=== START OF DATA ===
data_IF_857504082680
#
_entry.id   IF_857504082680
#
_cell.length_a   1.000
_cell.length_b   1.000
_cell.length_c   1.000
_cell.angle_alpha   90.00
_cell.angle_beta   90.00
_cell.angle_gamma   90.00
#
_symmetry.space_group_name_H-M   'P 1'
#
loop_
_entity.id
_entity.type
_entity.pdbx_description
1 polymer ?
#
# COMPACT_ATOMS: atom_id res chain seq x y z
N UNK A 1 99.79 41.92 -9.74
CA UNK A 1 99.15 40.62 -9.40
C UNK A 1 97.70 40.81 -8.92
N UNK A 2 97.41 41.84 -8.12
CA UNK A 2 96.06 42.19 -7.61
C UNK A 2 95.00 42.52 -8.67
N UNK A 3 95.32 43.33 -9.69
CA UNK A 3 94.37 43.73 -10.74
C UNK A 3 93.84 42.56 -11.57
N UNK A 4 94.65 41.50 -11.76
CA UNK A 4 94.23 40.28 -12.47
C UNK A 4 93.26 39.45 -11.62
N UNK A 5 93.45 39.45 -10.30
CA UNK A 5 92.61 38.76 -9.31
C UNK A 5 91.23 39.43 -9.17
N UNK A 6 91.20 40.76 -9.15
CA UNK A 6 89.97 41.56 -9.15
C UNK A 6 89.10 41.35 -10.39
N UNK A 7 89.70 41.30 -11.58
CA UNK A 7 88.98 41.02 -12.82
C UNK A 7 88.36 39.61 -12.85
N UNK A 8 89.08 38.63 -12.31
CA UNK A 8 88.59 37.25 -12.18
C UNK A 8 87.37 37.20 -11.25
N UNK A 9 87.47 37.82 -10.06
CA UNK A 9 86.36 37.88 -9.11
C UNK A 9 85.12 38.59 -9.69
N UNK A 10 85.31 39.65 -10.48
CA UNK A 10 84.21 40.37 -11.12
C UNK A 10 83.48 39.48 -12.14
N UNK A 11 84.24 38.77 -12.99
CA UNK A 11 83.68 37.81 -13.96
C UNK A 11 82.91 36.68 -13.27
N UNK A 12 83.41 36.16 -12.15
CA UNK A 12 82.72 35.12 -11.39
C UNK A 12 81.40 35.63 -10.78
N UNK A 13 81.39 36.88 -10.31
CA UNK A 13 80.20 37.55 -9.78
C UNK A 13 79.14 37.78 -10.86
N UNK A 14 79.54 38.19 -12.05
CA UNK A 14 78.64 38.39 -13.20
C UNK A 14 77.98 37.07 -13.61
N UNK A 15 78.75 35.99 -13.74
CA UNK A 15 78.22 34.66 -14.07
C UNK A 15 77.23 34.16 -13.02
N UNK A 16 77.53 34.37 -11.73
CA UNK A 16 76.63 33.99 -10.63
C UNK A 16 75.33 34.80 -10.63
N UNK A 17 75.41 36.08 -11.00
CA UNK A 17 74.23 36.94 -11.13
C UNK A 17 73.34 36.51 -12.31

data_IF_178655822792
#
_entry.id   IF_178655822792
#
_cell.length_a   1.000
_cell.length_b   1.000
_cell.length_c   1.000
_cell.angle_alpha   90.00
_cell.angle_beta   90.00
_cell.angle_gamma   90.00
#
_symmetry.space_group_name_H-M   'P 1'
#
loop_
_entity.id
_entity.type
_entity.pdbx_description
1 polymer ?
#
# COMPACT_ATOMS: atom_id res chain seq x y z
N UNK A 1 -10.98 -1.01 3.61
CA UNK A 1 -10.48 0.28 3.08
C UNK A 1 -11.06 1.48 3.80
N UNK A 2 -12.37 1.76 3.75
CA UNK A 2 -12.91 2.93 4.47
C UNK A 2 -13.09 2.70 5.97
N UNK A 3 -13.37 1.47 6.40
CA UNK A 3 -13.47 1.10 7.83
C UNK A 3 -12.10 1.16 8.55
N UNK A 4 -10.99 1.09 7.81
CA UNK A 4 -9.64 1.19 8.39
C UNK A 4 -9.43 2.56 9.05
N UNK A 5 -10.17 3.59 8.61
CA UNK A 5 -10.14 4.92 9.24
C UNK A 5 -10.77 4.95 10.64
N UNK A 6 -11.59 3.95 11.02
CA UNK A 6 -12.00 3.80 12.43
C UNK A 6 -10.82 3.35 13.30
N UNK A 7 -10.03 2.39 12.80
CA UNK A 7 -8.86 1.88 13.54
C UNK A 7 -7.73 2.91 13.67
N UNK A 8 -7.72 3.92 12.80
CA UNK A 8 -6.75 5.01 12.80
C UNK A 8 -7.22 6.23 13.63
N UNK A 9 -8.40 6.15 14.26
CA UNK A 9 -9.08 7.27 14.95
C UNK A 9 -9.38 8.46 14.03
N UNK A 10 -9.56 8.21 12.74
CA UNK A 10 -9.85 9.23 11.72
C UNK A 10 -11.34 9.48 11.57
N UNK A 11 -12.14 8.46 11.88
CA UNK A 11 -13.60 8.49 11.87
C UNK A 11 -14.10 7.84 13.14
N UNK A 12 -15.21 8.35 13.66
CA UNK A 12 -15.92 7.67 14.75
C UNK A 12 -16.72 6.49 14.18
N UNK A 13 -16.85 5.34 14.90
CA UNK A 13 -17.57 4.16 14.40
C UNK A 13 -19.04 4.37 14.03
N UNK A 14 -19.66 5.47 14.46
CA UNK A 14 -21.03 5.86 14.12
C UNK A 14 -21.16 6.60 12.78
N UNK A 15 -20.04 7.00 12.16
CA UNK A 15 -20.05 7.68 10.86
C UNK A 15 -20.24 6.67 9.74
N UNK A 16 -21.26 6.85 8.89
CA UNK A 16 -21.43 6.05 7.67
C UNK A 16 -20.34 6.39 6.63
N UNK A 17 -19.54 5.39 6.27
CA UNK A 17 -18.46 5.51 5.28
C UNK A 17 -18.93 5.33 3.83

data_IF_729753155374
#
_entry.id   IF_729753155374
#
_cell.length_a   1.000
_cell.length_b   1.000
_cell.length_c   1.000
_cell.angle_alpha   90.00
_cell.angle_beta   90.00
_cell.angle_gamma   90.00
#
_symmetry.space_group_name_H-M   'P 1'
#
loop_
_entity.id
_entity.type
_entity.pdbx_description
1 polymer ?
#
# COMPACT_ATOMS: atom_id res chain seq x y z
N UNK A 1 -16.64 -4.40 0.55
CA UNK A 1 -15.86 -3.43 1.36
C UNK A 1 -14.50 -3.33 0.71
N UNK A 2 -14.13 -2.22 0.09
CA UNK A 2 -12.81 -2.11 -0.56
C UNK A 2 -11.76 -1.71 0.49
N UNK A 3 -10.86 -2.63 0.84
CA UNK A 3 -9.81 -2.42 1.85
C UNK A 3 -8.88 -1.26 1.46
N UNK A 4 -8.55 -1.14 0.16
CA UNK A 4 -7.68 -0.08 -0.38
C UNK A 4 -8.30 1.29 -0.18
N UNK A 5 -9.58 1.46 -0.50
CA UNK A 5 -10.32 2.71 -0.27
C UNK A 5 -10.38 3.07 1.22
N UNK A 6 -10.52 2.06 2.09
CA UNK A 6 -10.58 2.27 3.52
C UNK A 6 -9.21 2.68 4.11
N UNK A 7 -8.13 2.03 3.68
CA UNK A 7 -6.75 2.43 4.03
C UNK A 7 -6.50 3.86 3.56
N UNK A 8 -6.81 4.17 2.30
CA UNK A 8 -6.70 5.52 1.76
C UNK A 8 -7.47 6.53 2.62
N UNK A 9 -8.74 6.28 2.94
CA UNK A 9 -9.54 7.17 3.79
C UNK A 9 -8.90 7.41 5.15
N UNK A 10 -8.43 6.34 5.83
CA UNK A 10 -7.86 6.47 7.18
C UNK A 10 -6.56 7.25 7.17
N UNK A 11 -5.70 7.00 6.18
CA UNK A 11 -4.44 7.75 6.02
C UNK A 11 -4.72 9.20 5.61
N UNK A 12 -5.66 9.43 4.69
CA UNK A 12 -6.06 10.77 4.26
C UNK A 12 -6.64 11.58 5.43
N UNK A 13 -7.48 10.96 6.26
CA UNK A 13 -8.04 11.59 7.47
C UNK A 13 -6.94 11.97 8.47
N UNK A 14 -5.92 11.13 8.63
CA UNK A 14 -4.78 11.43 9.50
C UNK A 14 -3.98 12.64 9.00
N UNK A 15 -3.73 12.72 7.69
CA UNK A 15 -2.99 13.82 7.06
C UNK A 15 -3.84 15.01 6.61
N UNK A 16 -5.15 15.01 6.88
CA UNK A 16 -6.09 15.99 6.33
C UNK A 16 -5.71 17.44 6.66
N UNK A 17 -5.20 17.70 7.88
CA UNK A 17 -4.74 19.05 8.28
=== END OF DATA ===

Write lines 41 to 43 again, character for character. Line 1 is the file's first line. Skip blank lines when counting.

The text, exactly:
C UNK A 7 88.36 39.61 -12.85
N UNK A 8 89.08 38.63 -12.31
CA UNK A 8 88.59 37.25 -12.18